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Growth in Tobacco Control publications by authors from low- and middle-income countries
  1. Kenneth E Warner,
  2. Jamie Tam,
  3. Sarah M Koltun
  1. Department of Health Management and Policy, School of Public Health, University of Michigan, Ann Arbor, Michigan, USA
  1. Correspondence to Professor Kenneth E Warner, Department of Health Management and Policy, School of Public Health, University of Michigan, 1415 Washington Heights, Ann Arbor, MI 48109-2029, USA; kwarner{at}


Background Research has contributed significantly to tobacco control in high-income nations, but has not yet played a comparable role in low- and middle-income countries (LMIC). In recent years, efforts have been devoted to building research capacity in LMICs. Using publication in Tobacco Control as a proxy for all tobacco control research, we examine whether research articles authored by scholars from LMICs and about LMIC issues have increased over the Journal's history.

Methods We examined every issue of Tobacco Control from 1992 to 2011, coding contributions as to their authorship (LMIC, high-income country, or both), and whether they covered tobacco control issues in LMICs. We included all the following journal categories: Original/Research articles, Brief reports, Reviews, Letters to the editor, Special communications, Commentaries, and Editorials.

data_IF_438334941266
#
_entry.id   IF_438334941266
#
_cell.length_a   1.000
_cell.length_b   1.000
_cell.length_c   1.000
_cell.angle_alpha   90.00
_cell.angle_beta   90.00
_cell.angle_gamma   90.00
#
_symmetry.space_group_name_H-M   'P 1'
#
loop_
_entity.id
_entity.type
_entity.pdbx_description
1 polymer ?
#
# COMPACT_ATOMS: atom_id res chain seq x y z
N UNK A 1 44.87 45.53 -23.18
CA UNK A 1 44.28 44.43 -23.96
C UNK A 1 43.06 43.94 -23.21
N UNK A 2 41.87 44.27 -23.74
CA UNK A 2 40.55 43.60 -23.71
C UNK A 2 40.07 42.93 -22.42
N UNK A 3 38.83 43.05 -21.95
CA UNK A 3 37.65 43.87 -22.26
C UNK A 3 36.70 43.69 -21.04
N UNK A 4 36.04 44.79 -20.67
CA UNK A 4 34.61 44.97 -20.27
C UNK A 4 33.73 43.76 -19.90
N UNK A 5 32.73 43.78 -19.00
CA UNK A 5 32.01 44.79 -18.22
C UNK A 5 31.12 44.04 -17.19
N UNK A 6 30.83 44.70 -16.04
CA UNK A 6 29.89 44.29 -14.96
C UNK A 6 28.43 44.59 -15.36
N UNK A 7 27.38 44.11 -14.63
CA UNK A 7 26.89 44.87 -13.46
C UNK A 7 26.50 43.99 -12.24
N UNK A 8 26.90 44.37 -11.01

Results We divided the Journal's first 20 years into four 5-year periods. There was no statistically significant change in LMIC authorship or LMIC issue coverage during the first three periods. From those three periods combined (1992–2006), to the most recent 5-year period (2007–2011), articles including any LMIC authors increased from 7.2% to 22.7% (p<0.05) of all original research articles; lead authorship by LMIC scholars increased from 4.0% to 13.7% (p<0.05); and coverage of LMIC issues rose from 10.1% to 30.9% (p<0.05). Similar findings resulted when combining all the journal categories.

Conclusions Efforts to expand research by LMIC authors and about LMIC issues have begun to bear fruit, with a recent substantial increase. Still, the centrality of LMICs in the global tobacco pandemic implies that this progress only begins to address the enormous need.

  • Low/Middle income country
  • Global health
  • Disparities

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